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Potatoes are the world's fourth most important food crop, yet they were unknown to most of humanity before 1500.
Feeding the People traces the global journey of this popular foodstuff from the Andes to everywhere.
The potato's global history reveals the ways in which our ideas about eating are entangled with the emergence of capitalism and its celebration of the free market. It also reminds us that ordinary people make history in ways that continue to shape our lives.
Feeding the People tells the story of how eating became part of statecraft, and provides a new account of the global spread of one of the world's most successful foods.
In following the global travels of the peripatetic potato, Earle brilliantly illuminates both the origins of dietary advice that promised the key to happiness and the everyday ingenuity of farmers and cooks who really do feed the people.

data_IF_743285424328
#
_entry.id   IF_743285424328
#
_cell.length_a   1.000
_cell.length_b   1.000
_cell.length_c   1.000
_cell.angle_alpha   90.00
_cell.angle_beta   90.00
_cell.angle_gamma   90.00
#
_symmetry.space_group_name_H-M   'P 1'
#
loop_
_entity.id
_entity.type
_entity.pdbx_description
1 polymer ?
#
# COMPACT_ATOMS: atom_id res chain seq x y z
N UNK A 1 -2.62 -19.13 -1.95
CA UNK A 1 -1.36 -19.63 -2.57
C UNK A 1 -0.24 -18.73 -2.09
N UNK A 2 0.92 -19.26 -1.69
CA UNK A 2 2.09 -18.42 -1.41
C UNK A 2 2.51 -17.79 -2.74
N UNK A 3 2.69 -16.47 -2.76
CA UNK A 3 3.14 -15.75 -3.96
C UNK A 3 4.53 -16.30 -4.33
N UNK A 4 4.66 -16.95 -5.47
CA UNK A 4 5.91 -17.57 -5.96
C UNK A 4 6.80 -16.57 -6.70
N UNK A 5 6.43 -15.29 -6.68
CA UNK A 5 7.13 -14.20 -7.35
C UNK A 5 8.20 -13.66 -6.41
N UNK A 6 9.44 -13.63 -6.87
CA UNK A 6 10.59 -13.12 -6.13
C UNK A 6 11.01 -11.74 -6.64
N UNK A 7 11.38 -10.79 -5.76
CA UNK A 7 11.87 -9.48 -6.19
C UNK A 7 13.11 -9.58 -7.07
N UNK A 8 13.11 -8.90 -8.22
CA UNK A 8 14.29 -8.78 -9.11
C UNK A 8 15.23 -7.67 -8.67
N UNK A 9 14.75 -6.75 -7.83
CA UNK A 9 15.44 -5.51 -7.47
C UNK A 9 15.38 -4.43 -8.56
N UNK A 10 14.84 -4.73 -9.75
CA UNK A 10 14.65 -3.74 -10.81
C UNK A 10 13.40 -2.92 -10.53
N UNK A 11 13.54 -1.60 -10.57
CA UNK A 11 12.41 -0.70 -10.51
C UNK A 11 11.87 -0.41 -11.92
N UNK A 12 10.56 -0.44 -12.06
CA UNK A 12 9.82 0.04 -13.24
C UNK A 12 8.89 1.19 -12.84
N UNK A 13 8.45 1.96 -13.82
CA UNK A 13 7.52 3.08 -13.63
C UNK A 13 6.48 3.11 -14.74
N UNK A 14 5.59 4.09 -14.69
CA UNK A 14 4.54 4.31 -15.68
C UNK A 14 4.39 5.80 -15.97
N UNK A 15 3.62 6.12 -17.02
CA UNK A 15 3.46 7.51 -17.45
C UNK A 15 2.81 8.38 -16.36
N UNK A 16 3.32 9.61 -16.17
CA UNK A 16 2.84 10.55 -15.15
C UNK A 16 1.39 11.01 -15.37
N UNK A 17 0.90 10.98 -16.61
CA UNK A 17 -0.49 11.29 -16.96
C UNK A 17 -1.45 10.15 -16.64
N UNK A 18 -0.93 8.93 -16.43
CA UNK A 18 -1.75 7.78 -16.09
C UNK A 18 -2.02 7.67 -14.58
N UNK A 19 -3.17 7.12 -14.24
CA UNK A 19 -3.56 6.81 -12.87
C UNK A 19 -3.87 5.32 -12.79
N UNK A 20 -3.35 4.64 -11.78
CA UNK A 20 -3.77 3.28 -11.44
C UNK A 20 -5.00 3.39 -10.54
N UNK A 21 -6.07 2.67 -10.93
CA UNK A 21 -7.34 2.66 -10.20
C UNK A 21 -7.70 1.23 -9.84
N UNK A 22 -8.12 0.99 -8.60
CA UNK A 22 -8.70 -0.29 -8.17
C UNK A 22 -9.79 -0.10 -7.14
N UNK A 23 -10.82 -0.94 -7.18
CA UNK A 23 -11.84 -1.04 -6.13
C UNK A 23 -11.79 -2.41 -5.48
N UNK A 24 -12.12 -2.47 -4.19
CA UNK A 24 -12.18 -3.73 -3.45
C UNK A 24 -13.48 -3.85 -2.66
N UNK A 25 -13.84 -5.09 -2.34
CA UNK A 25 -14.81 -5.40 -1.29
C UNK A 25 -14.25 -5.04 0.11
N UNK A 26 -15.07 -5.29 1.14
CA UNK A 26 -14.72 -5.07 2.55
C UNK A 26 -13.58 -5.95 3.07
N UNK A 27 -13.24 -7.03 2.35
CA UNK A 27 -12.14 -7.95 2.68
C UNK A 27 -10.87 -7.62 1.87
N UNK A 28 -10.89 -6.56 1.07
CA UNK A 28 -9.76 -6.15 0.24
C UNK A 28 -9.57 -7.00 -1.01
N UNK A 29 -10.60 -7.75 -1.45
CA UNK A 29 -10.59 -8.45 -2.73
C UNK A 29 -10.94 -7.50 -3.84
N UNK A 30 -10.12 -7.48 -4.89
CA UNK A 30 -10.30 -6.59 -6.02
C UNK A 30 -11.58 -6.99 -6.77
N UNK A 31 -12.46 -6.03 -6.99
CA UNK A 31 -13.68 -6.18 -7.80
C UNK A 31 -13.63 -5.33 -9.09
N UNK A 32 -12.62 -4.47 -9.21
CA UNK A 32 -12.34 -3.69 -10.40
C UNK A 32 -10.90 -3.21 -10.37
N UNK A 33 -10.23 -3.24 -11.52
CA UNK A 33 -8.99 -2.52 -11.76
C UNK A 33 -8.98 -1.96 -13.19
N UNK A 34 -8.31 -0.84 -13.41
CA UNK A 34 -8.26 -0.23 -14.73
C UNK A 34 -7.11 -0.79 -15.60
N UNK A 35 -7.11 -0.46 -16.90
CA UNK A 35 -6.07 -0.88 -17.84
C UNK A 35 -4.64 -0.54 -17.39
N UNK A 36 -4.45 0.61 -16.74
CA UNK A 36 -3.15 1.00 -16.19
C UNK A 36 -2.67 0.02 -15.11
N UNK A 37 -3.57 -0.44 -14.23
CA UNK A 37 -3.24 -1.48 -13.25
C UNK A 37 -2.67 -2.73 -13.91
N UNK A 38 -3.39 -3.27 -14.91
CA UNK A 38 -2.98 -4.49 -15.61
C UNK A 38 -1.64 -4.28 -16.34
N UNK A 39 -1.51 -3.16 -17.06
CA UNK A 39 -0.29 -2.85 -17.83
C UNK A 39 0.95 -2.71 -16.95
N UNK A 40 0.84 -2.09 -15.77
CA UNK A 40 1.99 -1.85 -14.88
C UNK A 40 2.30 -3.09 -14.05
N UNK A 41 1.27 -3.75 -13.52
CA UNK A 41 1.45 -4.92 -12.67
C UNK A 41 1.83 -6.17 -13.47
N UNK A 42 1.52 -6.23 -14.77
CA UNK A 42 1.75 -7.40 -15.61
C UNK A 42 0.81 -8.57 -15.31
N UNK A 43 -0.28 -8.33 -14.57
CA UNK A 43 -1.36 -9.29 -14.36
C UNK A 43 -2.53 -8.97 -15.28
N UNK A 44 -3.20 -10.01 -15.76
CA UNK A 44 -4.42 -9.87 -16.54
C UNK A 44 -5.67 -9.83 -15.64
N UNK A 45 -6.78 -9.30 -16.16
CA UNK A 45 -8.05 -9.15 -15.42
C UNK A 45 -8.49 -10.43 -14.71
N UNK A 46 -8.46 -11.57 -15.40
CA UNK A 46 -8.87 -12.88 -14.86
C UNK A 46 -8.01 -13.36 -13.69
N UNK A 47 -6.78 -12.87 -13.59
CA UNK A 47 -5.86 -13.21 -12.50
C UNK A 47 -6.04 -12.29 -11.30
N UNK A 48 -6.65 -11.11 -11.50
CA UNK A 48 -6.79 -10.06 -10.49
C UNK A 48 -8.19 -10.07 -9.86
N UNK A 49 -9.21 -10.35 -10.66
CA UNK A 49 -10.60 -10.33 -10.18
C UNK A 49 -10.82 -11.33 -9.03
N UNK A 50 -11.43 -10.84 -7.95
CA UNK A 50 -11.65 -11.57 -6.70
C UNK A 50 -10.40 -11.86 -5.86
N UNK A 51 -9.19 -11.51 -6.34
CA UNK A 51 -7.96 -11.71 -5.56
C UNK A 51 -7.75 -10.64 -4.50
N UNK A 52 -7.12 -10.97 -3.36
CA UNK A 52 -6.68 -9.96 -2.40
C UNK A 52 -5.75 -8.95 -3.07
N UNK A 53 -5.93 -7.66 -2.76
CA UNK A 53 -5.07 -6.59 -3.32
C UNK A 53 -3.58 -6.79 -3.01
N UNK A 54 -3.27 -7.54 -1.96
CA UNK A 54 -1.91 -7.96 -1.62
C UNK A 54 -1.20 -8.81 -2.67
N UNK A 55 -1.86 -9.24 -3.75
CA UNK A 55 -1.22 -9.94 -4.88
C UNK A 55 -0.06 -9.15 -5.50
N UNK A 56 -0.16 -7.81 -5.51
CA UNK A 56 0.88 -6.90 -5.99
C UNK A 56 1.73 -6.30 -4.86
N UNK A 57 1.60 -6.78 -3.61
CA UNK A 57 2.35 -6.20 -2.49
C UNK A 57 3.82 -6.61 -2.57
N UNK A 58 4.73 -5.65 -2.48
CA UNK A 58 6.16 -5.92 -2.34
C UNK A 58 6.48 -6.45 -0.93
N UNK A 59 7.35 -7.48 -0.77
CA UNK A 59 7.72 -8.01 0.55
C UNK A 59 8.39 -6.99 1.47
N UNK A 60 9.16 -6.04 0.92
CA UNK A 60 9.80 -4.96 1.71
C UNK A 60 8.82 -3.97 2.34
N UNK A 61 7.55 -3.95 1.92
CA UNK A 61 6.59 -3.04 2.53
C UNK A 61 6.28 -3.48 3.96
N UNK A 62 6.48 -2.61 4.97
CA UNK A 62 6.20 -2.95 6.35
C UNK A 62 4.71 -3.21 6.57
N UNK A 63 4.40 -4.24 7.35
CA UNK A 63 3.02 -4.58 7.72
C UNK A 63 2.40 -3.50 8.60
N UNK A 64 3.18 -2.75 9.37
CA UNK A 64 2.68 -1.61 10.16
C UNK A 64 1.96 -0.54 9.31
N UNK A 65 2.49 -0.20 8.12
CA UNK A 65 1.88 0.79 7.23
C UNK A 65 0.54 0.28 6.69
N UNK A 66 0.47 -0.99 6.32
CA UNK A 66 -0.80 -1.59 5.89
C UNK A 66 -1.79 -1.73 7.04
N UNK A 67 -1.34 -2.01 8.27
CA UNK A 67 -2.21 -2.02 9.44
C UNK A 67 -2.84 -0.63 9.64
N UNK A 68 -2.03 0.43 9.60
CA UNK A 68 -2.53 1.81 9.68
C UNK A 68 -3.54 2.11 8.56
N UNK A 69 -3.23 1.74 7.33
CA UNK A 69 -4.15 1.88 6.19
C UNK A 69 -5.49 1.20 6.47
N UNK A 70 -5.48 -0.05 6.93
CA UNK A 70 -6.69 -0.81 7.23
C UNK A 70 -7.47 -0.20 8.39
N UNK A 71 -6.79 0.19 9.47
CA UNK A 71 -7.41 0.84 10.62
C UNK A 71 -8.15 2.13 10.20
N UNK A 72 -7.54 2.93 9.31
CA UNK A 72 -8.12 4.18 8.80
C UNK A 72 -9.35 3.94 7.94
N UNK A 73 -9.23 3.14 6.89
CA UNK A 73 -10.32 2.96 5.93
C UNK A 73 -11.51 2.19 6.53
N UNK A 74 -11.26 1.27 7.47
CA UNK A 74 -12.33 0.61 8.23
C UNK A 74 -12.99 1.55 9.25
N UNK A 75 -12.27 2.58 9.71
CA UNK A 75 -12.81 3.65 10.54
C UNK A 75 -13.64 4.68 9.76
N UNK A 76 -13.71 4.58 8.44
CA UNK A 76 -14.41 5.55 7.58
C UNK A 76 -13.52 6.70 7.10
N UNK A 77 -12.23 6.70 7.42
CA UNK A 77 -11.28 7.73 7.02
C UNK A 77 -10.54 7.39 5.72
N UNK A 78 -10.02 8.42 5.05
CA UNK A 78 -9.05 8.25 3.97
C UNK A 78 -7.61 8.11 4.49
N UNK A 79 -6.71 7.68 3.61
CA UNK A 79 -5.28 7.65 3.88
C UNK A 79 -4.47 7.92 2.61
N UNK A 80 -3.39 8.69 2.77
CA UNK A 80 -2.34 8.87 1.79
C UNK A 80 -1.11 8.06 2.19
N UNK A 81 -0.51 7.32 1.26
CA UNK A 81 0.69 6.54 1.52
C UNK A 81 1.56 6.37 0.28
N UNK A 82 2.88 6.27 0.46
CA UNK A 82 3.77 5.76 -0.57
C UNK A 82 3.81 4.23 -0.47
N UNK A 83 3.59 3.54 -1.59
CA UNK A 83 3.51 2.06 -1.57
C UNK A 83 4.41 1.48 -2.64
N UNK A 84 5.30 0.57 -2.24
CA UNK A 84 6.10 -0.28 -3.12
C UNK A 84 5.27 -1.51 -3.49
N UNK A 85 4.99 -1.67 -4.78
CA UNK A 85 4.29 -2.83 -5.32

Jeffrey M. Pilcher, author of Planet Taco: A Global History of Mexican Food
If they’re delicious when you choose to eat them, but penitentially bland when you’re told you have to, you may be eating potatoes, which, as Rebecca Earle argues in her brilliant study of the shape-shifting tubers, provided the first taste of the tension between personal freedom and public well-being within the modern state.
Joyce E. Chaplin, author of The First Scientific American: Benjamin Franklin and the Pursuit of Genius
Potatoes have inspired great books and great recipes. Rebecca Earle describes some unalluring dishes, but her history - cultural, culinary, social, political, and environmental - is the cream of the crop: for coverage, scholarship, breadth and depth of erudition, vividness in exemplification, and fluency in writing no previous work can touch it.
Felipe Fernandez-Armesto, author of Out of Our Minds: What We Think and How We Came to Think It